Presentation on theme: "Symbolic Violence in Cities of Contemporary Ukraine Nazi swastika is embedded into F-word in Russian. Making the combination really."— Presentation transcript:
Symbolic Violence in Cities of Contemporary Ukraine http://top.maidanua.org Nazi swastika is embedded into F-word in Russian. Making the combination really unique so far. Preliminary results of research in Simferopol, Kyiv, Lviv, Kharkiv How the chaotic development of common public space in the cities transforms into the street art. How the individual acts of hooliganism evolve into well planned brutal provocations. Photo from downtown Kharkiv.
Research Details http://top.maidanua.org The research used three main instruments: graphic images sample analysis, focus-groups and written survey. The situation in four cities of Ukraine was compared. The expediency for using graffiti and murals as a weak signal of social tensions in urban environment was substantiated. The analysis given for several factors that increase symbolic violence, in particular the mistakes in urban planning and public space usage. The sociological concept of symbolic violence by P. Bourdieu was used as main theoretical background; the practical instruments include the methods of psychology and visual anthropology. Original research methodology was developed.
Hate Speech in Simferopol http://top.maidanua.org Crimean Tatars in Simferopol agreed most that graffiti should be totally banned. Photo from Simferopol. Nazi swastika over a portrait of Crimean Tatar WWII hero. We have polled two groups in Simferopol – representative population and Crimean Tatars only. Crimean Tatars were deported from their homeland in 1944 due to alleged cooperation with Nazis. They are returning back home and tensions with other nationalities exist.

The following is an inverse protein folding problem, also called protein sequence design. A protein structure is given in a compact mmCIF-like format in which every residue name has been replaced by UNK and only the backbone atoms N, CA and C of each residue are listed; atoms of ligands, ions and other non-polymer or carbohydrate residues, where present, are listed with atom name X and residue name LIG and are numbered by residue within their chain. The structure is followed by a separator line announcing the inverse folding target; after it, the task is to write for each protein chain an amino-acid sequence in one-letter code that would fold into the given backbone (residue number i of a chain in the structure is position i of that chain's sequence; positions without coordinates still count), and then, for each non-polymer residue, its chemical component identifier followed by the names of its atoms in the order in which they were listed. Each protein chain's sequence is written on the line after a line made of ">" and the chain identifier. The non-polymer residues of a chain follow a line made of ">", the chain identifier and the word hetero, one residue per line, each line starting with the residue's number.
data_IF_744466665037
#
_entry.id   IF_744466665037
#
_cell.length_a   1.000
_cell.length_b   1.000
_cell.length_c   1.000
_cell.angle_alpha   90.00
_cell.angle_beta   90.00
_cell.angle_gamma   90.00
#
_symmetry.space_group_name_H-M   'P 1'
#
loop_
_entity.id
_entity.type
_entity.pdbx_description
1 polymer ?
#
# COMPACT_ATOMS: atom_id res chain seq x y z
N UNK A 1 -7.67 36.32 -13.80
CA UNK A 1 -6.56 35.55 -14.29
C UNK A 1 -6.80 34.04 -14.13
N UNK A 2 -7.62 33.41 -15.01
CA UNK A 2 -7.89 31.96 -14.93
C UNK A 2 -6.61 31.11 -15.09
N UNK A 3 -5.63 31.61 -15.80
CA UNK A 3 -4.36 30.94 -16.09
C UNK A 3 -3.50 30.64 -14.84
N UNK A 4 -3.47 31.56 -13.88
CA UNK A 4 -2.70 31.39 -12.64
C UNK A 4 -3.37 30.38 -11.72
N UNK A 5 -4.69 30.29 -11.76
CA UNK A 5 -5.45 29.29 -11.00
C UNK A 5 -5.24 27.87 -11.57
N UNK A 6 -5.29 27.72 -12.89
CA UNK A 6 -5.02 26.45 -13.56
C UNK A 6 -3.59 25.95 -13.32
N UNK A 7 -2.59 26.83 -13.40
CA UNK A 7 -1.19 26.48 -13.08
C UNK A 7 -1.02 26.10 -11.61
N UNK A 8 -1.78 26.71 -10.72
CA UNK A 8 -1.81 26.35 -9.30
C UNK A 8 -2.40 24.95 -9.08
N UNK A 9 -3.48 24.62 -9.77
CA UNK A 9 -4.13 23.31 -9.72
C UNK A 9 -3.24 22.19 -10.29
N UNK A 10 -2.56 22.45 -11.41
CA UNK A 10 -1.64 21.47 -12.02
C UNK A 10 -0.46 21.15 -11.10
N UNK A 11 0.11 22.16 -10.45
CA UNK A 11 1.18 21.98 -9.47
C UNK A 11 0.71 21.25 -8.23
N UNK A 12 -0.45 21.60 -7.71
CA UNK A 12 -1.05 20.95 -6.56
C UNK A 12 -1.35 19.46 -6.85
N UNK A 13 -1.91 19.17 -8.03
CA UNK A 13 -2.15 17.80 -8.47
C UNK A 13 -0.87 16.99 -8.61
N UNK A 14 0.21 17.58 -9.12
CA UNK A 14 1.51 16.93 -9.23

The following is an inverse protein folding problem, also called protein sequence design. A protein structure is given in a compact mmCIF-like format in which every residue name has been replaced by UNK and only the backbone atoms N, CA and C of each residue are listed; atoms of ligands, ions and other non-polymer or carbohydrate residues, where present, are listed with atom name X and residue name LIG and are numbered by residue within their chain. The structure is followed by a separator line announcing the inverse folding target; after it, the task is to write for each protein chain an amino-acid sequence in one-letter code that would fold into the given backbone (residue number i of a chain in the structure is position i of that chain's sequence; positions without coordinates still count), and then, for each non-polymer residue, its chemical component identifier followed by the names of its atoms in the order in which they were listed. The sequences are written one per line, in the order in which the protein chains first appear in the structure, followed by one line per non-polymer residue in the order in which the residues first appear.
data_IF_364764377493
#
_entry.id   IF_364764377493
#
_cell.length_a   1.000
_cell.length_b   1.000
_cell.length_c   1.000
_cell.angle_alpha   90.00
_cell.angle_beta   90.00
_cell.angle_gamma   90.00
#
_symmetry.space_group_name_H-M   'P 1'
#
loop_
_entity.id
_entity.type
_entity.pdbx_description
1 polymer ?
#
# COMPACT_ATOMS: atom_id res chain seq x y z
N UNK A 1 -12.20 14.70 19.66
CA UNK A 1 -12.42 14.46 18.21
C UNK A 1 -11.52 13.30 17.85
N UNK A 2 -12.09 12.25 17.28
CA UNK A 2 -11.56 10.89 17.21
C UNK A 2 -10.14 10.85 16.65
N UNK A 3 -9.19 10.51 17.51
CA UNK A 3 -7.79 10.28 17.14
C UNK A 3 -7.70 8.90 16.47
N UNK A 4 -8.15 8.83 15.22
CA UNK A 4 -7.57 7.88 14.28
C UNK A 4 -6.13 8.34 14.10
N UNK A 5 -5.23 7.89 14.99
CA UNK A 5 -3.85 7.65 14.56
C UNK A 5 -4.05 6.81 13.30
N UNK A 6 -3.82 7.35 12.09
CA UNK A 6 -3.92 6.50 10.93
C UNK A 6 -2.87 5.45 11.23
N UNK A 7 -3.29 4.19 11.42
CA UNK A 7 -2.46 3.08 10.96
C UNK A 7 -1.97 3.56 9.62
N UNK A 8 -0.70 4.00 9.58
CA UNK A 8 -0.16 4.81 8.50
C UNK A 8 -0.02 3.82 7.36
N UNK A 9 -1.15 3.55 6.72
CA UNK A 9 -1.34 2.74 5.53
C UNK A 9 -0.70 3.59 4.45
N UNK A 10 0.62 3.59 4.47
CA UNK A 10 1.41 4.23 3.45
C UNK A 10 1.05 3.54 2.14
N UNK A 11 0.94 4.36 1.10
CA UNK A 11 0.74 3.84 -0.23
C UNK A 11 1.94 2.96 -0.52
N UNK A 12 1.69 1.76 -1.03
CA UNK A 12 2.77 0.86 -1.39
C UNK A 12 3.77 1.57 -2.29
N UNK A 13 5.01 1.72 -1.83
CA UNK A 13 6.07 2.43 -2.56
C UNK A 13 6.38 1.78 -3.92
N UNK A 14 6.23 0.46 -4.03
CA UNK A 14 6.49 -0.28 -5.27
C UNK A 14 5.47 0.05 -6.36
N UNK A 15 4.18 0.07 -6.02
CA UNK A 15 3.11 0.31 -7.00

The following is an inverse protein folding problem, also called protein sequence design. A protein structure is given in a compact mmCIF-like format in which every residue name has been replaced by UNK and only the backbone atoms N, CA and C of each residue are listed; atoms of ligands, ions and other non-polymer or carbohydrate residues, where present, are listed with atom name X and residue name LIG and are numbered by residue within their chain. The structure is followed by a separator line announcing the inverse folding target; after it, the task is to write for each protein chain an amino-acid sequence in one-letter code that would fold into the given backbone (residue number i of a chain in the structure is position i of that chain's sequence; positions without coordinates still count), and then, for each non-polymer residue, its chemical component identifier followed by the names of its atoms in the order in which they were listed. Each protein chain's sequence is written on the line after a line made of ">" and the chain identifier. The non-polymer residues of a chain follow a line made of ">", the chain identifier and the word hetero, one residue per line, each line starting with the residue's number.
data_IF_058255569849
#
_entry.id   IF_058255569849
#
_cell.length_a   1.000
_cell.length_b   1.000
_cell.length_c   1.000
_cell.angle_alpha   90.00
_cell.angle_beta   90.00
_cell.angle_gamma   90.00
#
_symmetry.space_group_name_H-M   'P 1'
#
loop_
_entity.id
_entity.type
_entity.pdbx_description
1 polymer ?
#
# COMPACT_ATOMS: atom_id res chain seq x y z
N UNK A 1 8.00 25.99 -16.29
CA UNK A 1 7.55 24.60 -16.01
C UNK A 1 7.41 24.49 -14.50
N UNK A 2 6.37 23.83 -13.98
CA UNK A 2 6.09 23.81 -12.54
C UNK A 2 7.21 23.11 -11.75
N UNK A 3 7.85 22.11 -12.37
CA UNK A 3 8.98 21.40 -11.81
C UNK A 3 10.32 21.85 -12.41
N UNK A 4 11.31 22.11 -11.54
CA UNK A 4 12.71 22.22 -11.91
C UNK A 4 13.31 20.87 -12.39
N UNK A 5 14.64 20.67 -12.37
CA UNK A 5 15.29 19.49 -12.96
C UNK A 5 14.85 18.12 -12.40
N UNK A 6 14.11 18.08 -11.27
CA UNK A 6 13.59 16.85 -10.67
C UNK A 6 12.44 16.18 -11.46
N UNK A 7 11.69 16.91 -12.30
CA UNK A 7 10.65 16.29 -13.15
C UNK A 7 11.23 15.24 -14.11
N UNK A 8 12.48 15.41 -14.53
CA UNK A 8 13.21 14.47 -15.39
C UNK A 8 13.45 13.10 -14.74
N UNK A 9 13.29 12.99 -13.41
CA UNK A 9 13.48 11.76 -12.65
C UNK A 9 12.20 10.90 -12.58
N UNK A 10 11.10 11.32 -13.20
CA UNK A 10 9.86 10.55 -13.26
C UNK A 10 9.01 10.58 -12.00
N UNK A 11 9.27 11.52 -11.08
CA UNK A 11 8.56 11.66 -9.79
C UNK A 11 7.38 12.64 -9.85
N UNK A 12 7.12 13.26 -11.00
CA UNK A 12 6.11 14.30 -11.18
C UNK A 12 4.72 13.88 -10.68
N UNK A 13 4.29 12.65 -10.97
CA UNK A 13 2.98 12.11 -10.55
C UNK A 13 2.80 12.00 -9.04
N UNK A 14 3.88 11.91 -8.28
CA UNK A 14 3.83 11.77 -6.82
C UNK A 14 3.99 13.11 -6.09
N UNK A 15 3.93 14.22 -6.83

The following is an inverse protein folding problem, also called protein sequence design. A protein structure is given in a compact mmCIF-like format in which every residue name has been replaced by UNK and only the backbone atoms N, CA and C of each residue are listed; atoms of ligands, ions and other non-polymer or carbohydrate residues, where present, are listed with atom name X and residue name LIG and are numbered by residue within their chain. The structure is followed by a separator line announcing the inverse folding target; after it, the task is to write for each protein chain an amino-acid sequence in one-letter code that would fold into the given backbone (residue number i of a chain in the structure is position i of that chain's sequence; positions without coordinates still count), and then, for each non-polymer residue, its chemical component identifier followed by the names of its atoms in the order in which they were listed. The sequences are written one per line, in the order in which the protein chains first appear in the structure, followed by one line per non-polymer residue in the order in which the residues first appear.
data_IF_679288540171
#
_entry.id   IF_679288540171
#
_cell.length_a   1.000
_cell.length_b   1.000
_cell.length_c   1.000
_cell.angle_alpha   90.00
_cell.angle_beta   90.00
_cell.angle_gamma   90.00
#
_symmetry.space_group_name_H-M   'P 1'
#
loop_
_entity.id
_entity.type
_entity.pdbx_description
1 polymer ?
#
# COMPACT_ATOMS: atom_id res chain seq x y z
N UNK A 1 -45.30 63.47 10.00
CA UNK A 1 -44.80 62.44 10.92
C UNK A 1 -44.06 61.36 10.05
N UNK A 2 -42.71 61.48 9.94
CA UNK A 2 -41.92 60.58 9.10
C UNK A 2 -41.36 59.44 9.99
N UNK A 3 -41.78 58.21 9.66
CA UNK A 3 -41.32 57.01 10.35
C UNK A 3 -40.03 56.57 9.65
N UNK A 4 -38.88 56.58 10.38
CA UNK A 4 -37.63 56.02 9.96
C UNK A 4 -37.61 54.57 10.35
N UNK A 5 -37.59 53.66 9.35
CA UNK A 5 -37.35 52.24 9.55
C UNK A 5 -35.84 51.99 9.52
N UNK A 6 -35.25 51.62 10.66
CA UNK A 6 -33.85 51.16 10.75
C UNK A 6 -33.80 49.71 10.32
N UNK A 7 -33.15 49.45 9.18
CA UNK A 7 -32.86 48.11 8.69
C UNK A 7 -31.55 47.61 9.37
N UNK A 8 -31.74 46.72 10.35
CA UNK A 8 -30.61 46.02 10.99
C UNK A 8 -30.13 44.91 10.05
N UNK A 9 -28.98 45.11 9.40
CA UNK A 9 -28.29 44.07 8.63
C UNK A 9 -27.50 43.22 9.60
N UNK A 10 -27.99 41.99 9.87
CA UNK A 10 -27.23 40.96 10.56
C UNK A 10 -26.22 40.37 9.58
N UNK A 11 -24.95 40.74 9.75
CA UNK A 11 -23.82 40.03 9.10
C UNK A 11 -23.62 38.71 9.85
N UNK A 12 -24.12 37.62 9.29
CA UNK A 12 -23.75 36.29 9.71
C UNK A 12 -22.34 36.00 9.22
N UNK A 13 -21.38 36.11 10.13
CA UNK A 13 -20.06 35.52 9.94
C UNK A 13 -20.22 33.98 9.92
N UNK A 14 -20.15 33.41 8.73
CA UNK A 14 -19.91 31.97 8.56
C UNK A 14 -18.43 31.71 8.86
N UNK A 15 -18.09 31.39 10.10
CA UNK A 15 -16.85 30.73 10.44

Street… something in Lviv http://maidanua.org Street in Lviv is named after a famous Ukrainian movie director of Armenian origin (lower right sign). For some reason people decided to add more labels directors’ names.
Street Art in Kharkiv Decaying street portrait of iconic Ukrainian hero – poet Taras Shevchenko http://maidanua.org People living in Kharkiv are most loyal to graffiti. This city also has lowest number of observed signs of hatred.
Research Summary http://top.maidanua.org Local communities should be involved in local governments more to harmonize the city development. Graffiti and street art not approved by the authorities could be considered a weak signal of social tensions, that precedes stronger signals as protests or violence. Common issues for all 4 cities are: Underrepresentation of some local groups in local governments. Non transparent procedure of distribution of land ownership rights. Chaotic city development, absence of professional development plans. Chaotic city landscaping, including highly annoying outdoor visual and audio advertising. Political radicals activity. Wars of youth subcultures, mostly in symbolic space. All these common problems should addressed ASAP, otherwise we could expect degradation of city infrastructure, ecological problems and marginalization of large social groups.
The Beauty or the Beast? http://maidanua.org Graffiti wars were detected everywhere. Who will win? Roses or …? Photo from Kharkiv
More Info Contact Maidan Viktor Pushkar, Kyiv, Ukraine Email: email@example.com@gmail.com Natalka Zubar, Kharkiv, Ukraine Phone: +380 50 401 23 83 Email: firstname.lastname@example.org Skype: email@example.com Oleksiy Kuzmenko, Washington, DC Phone: 202 549 20 68 Email: firstname.lastname@example.org Skype: email@example.com Our site in English http://world.maidanua.org Our site in Ukrainian http://maidanua.orghttp:// Project was made possible due to generous support of the International Renaissance Foundation with organizational assistance of the Black Sea Partnership Netowork. http://top.maidanua.org